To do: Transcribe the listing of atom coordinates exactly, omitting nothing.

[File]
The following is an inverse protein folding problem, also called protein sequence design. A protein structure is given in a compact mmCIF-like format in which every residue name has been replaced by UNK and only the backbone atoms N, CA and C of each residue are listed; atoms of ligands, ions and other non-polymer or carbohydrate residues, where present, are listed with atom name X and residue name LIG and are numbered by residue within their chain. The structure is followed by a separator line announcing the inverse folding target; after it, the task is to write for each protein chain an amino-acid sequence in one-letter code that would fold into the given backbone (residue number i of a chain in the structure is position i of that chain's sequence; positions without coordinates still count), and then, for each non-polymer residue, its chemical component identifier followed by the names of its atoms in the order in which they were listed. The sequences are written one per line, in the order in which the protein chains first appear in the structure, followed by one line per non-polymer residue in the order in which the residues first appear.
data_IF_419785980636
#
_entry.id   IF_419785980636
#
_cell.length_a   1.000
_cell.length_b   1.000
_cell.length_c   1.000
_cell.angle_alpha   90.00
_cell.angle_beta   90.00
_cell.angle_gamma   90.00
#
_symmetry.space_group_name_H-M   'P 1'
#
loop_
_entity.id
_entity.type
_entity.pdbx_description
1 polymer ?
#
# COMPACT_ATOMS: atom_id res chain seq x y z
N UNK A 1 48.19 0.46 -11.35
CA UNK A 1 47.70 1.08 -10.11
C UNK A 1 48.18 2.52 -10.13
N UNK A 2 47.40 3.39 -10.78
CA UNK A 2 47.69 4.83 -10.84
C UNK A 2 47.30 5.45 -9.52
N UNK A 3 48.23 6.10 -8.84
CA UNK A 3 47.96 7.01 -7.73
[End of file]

The following is an inverse protein folding problem, also called protein sequence design. A protein structure is given in a compact mmCIF-like format in which every residue name has been replaced by UNK and only the backbone atoms N, CA and C of each residue are listed; atoms of ligands, ions and other non-polymer or carbohydrate residues, where present, are listed with atom name X and residue name LIG and are numbered by residue within their chain. The structure is followed by a separator line announcing the inverse folding target; after it, the task is to write for each protein chain an amino-acid sequence in one-letter code that would fold into the given backbone (residue number i of a chain in the structure is position i of that chain's sequence; positions without coordinates still count), and then, for each non-polymer residue, its chemical component identifier followed by the names of its atoms in the order in which they were listed. The sequences are written one per line, in the order in which the protein chains first appear in the structure, followed by one line per non-polymer residue in the order in which the residues first appear.
data_IF_419785980636
#
_entry.id   IF_419785980636
#
_cell.length_a   1.000
_cell.length_b   1.000
_cell.length_c   1.000
_cell.angle_alpha   90.00
_cell.angle_beta   90.00
_cell.angle_gamma   90.00
#
_symmetry.space_group_name_H-M   'P 1'
#
loop_
_entity.id
_entity.type
_entity.pdbx_description
1 polymer ?
#
# COMPACT_ATOMS: atom_id res chain seq x y z
N UNK A 1 48.19 0.46 -11.35
CA UNK A 1 47.70 1.08 -10.11
C UNK A 1 48.18 2.52 -10.13
N UNK A 2 47.40 3.39 -10.78
CA UNK A 2 47.69 4.83 -10.84
C UNK A 2 47.30 5.45 -9.52
N UNK A 3 48.23 6.10 -8.84
CA UNK A 3 47.96 7.01 -7.73